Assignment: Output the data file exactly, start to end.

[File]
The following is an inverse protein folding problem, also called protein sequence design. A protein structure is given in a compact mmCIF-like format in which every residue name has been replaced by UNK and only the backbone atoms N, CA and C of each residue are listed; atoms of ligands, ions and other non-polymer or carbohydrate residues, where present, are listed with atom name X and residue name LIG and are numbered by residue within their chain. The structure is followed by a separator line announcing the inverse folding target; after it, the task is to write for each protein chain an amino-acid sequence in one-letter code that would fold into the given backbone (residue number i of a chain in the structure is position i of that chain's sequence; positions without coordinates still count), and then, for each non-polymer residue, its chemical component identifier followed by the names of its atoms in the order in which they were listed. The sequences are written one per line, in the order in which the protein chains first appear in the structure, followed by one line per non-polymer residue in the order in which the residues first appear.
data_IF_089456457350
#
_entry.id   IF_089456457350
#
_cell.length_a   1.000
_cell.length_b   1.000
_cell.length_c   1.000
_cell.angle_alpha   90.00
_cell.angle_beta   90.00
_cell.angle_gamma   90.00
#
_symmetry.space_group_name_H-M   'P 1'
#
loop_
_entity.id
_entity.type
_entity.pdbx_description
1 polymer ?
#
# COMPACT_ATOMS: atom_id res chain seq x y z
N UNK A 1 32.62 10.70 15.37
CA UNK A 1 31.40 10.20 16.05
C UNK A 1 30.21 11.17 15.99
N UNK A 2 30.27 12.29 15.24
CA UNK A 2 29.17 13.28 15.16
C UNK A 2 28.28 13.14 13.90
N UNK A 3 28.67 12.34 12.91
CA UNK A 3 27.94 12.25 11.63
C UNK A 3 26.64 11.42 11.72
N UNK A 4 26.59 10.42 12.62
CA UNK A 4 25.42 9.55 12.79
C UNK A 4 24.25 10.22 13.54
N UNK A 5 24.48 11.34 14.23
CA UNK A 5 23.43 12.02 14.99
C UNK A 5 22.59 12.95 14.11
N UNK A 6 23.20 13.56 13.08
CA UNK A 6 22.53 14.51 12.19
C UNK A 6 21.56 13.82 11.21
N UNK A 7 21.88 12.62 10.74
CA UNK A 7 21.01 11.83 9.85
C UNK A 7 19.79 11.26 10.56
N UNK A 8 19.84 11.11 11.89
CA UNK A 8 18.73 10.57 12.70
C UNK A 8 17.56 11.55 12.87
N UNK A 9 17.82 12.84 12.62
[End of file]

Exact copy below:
The following is an inverse protein folding problem, also called protein sequence design. A protein structure is given in a compact mmCIF-like format in which every residue name has been replaced by UNK and only the backbone atoms N, CA and C of each residue are listed; atoms of ligands, ions and other non-polymer or carbohydrate residues, where present, are listed with atom name X and residue name LIG and are numbered by residue within their chain. The structure is followed by a separator line announcing the inverse folding target; after it, the task is to write for each protein chain an amino-acid sequence in one-letter code that would fold into the given backbone (residue number i of a chain in the structure is position i of that chain's sequence; positions without coordinates still count), and then, for each non-polymer residue, its chemical component identifier followed by the names of its atoms in the order in which they were listed. The sequences are written one per line, in the order in which the protein chains first appear in the structure, followed by one line per non-polymer residue in the order in which the residues first appear.
data_IF_089456457350
#
_entry.id   IF_089456457350
#
_cell.length_a   1.000
_cell.length_b   1.000
_cell.length_c   1.000
_cell.angle_alpha   90.00
_cell.angle_beta   90.00
_cell.angle_gamma   90.00
#
_symmetry.space_group_name_H-M   'P 1'
#
loop_
_entity.id
_entity.type
_entity.pdbx_description
1 polymer ?
#
# COMPACT_ATOMS: atom_id res chain seq x y z
N UNK A 1 32.62 10.70 15.37
CA UNK A 1 31.40 10.20 16.05
C UNK A 1 30.21 11.17 15.99
N UNK A 2 30.27 12.29 15.24
CA UNK A 2 29.17 13.28 15.16
C UNK A 2 28.28 13.14 13.90
N UNK A 3 28.67 12.34 12.91
CA UNK A 3 27.94 12.25 11.63
C UNK A 3 26.64 11.42 11.72
N UNK A 4 26.59 10.42 12.62
CA UNK A 4 25.42 9.55 12.79
C UNK A 4 24.25 10.22 13.54
N UNK A 5 24.48 11.34 14.23
CA UNK A 5 23.43 12.02 14.99
C UNK A 5 22.59 12.95 14.11
N UNK A 6 23.20 13.56 13.08
CA UNK A 6 22.53 14.51 12.19
C UNK A 6 21.56 13.82 11.21
N UNK A 7 21.88 12.62 10.74
CA UNK A 7 21.01 11.83 9.85
C UNK A 7 19.79 11.26 10.56
N UNK A 8 19.84 11.11 11.89
CA UNK A 8 18.73 10.57 12.70
C UNK A 8 17.56 11.55 12.87
N UNK A 9 17.82 12.84 12.62